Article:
Bob was nearing retirement. Although he had enjoyed his job, he was growing bored and restless. In charge of so many people and projects, he was beginning to care less and less each day, and he knew that it was time to get out. Just the other day, he had accidentally allowed one of his managers to fire one of the company’s best workers for reasons more personal than professional. Once done, the action could not be reversed. Now Bob was afraid of making more mistakes. For years now, Bob had been in charge of his company’s China office. He liked living in China and working with the Chinese people. In fact, he was thinking of staying on after retirement, although he was looking forward to moving out of the hustle and bustle of Beijing. “Only one more month to go,” he thought, “and I’ll be free! Can I keep it together until then?” Suddenly, a day later, Bob had a desperate phone call from company headquarters in the United States. It had just been discovered that one of Bob’s managers had been embezzling funds from the company. Bob’s superiors were asking him to put off his retirement and to stay for at least six extra months to help clean up the problem caused by this manager. Bob felt conflicted. On the one hand, he felt that he could no longer perform his job well, nor did he want to anymore. On the other hand, he owed his company a great deal. Should he focus on himself and leave his company in the lurch? Or should he pull it together and help the company that had given him so much?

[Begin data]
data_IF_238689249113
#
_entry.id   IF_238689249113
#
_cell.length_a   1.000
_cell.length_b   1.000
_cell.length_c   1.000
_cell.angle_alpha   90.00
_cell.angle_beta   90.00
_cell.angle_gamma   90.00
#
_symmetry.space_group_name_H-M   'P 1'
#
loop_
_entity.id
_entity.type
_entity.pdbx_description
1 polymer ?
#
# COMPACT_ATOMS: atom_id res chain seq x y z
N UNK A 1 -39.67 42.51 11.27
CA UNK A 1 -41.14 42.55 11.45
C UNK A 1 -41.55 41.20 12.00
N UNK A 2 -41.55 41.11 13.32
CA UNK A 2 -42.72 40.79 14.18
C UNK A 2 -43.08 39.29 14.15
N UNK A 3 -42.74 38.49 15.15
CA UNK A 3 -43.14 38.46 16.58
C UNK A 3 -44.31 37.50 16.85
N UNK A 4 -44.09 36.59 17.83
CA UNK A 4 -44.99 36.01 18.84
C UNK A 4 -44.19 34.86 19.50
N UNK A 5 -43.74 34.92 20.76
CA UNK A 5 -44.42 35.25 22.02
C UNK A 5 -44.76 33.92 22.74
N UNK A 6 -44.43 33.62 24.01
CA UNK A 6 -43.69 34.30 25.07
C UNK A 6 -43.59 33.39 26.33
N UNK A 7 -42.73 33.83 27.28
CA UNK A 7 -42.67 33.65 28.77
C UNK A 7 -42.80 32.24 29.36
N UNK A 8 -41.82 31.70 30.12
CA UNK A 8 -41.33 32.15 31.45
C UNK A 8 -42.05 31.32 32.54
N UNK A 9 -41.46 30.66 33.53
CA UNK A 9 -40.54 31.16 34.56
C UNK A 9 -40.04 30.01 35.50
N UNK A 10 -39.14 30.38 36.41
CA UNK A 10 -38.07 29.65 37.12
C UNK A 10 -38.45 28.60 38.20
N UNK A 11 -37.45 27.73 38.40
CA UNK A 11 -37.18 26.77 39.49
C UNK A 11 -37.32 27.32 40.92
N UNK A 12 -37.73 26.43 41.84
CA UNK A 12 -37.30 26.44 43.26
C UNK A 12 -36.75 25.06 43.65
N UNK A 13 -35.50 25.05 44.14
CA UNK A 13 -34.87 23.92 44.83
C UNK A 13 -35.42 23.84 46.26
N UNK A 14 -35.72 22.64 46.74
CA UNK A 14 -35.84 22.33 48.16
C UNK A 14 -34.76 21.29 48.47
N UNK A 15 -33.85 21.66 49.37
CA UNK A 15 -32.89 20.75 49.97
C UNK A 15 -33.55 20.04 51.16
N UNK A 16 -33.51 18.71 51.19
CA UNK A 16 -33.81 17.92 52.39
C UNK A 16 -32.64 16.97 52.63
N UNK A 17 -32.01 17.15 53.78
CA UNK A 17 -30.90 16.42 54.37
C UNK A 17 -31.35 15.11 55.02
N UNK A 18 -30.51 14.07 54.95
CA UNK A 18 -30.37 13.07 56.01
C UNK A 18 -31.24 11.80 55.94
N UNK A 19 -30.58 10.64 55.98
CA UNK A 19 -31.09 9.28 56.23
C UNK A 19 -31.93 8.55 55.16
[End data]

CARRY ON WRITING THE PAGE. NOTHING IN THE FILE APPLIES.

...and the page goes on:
1. Identify the ethical dilemma at stake in this case.
2. What would you do if you were in Bob’s position?
3. Do you think Bob should keep his position in his current state?